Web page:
I have a new article in the great special issue of Surveillance & Society on “Surveillance in Post-Communist Societies,” guest edited by by Ola Svenonius and Fredrika Björklund. My piece, “Be Safe or Be Seen? How Russian Activists Negotiate Visibility and Security in Online Resistance Practices,” ethnographically examines how activists in Russia manage surveillance, security and visibility concerns online. Download the open access PDF here.
…the paper traces connections between everyday security practices that these activists engage in online and the resistance tactics and repertoires they enact in an environment where the free and open exchange of information on the Russian internet is becoming increasingly difficult. The analysis finds that Russian opposition activists place a high value on digital, media, and security literacy and that navigating the internet using security tools and protocols such as VPN, two-phase authentication, and encrypted messaging is increasingly seen as the default modus operandi for those participating in organised dissent in Russia to mitigate growing state surveillance. Furthermore, the analysis reveals that Russian activists have to balance the need for security with growing visibility—a key factor for entering the mainstream political and social discourse.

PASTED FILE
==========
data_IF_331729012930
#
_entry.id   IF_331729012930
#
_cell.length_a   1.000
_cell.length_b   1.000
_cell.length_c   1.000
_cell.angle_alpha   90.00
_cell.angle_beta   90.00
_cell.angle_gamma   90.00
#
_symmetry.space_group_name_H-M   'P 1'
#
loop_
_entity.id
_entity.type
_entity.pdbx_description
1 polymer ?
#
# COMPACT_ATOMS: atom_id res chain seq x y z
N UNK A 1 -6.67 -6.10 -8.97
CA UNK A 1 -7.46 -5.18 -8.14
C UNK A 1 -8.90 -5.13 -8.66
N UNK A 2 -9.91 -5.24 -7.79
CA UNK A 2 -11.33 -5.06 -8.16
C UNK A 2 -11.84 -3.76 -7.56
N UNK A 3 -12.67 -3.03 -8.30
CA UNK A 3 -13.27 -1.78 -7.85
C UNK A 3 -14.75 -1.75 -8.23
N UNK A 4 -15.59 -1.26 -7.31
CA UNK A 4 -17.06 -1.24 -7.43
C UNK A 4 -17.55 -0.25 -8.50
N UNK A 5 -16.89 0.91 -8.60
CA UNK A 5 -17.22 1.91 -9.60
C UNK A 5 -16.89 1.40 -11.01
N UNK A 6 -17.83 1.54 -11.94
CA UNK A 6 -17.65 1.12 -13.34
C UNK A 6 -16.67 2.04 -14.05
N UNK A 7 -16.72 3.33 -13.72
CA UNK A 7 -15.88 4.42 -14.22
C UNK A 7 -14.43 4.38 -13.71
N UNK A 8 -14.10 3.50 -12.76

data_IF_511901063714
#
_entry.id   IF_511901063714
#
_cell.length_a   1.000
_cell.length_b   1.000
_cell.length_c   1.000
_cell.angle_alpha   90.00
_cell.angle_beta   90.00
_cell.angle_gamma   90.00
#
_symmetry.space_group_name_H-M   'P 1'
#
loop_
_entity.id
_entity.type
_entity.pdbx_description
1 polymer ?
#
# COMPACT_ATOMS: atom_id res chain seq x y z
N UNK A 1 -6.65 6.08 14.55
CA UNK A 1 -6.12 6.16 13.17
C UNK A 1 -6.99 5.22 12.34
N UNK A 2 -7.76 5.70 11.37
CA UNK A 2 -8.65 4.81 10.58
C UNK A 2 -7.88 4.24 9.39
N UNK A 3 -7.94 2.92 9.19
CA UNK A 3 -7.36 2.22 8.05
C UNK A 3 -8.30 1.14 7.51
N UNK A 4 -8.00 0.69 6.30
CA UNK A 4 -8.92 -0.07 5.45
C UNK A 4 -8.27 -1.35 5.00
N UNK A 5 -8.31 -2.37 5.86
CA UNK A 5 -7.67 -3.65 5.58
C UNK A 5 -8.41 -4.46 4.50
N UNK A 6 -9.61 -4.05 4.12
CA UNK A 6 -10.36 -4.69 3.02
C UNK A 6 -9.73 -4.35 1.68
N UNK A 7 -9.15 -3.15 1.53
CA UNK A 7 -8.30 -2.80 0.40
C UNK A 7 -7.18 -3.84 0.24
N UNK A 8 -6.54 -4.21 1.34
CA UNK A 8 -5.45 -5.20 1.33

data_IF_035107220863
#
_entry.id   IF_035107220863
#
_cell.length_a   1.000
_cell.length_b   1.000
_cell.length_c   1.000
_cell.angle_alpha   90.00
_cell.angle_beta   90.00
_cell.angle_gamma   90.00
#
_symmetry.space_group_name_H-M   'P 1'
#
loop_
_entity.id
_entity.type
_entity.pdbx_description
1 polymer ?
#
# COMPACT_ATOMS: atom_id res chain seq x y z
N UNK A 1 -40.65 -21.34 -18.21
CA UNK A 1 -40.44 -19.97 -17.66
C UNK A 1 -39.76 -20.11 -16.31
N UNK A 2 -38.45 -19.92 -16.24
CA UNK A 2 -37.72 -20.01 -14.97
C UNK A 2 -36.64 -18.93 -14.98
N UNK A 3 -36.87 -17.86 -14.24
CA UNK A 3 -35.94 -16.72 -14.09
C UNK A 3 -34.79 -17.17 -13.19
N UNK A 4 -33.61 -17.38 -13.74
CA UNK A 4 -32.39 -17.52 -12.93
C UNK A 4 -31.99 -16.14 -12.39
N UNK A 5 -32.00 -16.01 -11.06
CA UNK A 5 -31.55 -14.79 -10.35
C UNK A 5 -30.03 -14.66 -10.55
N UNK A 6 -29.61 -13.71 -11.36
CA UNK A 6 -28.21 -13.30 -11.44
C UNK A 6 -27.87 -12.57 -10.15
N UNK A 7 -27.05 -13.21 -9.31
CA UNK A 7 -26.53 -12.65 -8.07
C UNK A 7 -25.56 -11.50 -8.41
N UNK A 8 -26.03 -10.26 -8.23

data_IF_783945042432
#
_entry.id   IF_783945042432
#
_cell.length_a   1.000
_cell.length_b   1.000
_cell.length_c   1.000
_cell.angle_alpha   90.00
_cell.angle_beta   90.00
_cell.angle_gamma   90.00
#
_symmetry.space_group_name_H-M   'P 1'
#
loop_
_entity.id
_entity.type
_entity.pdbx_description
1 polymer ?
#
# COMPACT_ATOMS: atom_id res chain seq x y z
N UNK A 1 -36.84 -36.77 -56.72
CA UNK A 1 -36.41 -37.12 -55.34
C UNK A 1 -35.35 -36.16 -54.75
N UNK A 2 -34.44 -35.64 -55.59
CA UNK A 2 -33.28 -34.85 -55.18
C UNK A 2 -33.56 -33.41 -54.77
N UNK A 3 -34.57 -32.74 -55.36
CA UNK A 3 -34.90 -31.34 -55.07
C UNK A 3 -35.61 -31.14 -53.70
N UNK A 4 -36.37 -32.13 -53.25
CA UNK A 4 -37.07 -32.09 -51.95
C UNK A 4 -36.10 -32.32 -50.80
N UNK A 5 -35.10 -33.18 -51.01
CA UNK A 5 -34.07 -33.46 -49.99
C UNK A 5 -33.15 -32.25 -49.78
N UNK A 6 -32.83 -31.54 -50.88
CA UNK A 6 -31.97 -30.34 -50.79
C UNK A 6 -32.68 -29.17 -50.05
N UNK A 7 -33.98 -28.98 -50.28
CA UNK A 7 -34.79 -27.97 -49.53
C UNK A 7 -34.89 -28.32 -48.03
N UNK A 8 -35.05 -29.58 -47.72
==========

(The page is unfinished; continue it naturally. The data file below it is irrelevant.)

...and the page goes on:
Read all of the excellent contributions to the issue (it’s open access, too!).